The New York Times reports that a security researcher has found a vulnerability in the encryption used by some mobile SIM cards that could let hackers remotely take control of a phone. The flaw relates to cards using DES (Data Encryption Standard) for encryption — it's an older standard that's being phased out by some manufacturers, but is still used by hundreds of millions of SIMs.

Attackers could intercept your messages and make payments

Karsten Nohl, the founder of German firm Security Research Labs, discovered that sending a fake carrier message to a phone prompted an automated response from 25 percent of DES SIMs that revealed the cards' 56-bit security key. With that key in hand, Nohl was able to send a virus to the SIM with a text message. The virus allowed him to impersonate the phone's owner, intercept text messages, and even make carrier payments. The New York Times cites Nohl as claiming that the entire operation takes "about two minutes" using a regular PC.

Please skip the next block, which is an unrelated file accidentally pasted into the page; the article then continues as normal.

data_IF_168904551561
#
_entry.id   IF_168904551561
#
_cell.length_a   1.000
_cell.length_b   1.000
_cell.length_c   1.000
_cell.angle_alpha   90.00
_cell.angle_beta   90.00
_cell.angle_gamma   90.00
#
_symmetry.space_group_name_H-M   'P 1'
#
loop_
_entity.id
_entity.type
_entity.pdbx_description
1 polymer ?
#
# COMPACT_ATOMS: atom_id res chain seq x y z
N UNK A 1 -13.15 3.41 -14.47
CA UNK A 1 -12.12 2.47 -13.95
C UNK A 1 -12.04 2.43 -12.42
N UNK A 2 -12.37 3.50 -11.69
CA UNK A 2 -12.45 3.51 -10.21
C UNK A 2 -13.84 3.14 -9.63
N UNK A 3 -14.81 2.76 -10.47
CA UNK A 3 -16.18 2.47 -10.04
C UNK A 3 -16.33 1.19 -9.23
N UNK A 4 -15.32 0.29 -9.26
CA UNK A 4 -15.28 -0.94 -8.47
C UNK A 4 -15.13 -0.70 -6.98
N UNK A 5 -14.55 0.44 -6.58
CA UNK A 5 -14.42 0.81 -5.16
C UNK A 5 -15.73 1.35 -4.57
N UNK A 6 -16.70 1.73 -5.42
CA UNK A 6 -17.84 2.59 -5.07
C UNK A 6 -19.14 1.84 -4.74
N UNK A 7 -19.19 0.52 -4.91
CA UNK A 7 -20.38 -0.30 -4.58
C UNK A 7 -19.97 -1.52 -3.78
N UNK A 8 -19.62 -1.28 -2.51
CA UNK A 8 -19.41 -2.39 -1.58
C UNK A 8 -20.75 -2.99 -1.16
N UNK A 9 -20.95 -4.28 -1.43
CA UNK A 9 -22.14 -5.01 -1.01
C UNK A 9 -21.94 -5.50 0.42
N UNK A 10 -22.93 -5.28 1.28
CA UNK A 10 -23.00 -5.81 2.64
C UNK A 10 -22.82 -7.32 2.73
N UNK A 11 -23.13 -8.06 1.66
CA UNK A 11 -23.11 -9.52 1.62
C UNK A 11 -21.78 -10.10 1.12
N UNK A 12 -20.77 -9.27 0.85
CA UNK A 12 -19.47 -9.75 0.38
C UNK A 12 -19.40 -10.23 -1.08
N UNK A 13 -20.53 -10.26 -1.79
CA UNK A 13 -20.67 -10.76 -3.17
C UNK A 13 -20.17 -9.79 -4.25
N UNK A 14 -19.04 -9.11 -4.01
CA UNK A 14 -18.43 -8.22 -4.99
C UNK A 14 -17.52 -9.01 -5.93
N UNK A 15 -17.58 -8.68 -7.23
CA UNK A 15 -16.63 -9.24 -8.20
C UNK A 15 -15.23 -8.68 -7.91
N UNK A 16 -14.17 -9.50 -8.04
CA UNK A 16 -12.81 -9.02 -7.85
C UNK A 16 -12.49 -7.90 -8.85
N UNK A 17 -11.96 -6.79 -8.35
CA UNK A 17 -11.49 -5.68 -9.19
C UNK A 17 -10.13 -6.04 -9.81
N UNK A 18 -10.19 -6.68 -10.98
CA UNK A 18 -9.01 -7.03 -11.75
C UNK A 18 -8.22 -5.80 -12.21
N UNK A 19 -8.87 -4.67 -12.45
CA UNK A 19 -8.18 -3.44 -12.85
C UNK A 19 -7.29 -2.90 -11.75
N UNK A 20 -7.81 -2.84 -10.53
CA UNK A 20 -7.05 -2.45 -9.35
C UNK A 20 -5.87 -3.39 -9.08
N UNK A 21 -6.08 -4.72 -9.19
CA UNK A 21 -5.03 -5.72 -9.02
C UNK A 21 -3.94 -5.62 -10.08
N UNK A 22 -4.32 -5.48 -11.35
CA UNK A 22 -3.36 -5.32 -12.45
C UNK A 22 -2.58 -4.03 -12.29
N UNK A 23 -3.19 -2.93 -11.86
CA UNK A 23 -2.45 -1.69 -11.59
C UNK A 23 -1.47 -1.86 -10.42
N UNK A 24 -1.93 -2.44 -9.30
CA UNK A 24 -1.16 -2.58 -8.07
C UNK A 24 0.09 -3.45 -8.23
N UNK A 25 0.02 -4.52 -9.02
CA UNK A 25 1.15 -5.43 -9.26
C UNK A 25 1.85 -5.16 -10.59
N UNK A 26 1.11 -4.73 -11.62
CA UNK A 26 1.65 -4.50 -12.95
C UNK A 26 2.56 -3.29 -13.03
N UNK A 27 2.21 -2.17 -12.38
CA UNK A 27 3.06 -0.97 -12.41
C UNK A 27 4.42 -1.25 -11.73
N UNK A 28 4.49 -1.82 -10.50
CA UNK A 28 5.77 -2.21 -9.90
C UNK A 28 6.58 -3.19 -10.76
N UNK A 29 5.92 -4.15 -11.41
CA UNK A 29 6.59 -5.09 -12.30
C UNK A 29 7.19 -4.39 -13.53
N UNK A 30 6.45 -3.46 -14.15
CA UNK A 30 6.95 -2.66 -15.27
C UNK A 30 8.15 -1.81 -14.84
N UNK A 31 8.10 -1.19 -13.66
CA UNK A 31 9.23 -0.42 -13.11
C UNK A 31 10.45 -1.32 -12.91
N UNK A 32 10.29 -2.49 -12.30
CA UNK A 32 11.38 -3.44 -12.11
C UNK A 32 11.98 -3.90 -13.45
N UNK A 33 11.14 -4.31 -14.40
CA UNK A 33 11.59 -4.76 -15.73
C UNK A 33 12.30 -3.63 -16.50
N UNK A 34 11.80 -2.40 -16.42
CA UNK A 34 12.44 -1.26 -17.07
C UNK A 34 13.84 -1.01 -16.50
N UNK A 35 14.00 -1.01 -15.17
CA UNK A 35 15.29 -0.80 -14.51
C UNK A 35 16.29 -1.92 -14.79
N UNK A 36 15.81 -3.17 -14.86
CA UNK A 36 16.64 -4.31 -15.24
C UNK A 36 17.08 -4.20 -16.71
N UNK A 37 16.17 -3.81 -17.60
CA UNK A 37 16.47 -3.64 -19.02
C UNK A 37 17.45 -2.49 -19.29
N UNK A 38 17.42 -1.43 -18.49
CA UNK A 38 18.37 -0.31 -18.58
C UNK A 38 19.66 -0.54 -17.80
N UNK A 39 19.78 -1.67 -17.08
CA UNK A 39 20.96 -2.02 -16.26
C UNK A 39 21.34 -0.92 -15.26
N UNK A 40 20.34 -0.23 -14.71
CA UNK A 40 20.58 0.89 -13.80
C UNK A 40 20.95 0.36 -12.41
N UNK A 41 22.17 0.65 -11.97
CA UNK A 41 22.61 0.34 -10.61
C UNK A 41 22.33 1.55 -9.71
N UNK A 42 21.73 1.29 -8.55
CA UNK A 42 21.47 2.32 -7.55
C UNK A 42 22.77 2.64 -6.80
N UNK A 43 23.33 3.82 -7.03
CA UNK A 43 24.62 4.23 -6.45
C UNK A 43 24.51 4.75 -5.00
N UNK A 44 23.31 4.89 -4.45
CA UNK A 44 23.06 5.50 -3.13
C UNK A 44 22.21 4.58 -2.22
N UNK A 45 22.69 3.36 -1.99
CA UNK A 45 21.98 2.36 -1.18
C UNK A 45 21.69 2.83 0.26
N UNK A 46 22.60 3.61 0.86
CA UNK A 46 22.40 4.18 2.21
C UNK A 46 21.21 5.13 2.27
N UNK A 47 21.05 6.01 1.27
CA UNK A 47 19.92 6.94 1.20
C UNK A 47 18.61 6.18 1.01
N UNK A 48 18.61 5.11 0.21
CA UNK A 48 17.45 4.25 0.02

Over the past two years, Nohl has tested his method on around 1,000 cards across North America and Europe. DES is used in around three billion mobile SIMs worldwide, of which Nohl estimates 750 million are vulnerable to the attack. Many carriers use SIMs with the stronger triple-DES encryption method, which are not susceptible to Nohl's method, and DES in general has been phased out in favor of AES (Advanced Encryption Standard).

Mobile companies are aware of the problem

The flaw has been disclosed to the GSMA, an association made up of mobile operators and other companies in the field that oversees the deployment of GSM networks. The GSMA has informed SIM manufacturers and other companies involved of the situation, who are all analyzing how to best deal with the flaw. With the "responsible disclosure" taken care of, Nohl will detail his attack method at the Black Hat security conference on August 1st. He also plans to publish a "comparative list" detailing the SIM card security of each mobile carrier in December. Hopefully by then the at-risk operators will have taken the necessary steps to neutralize the vulnerability.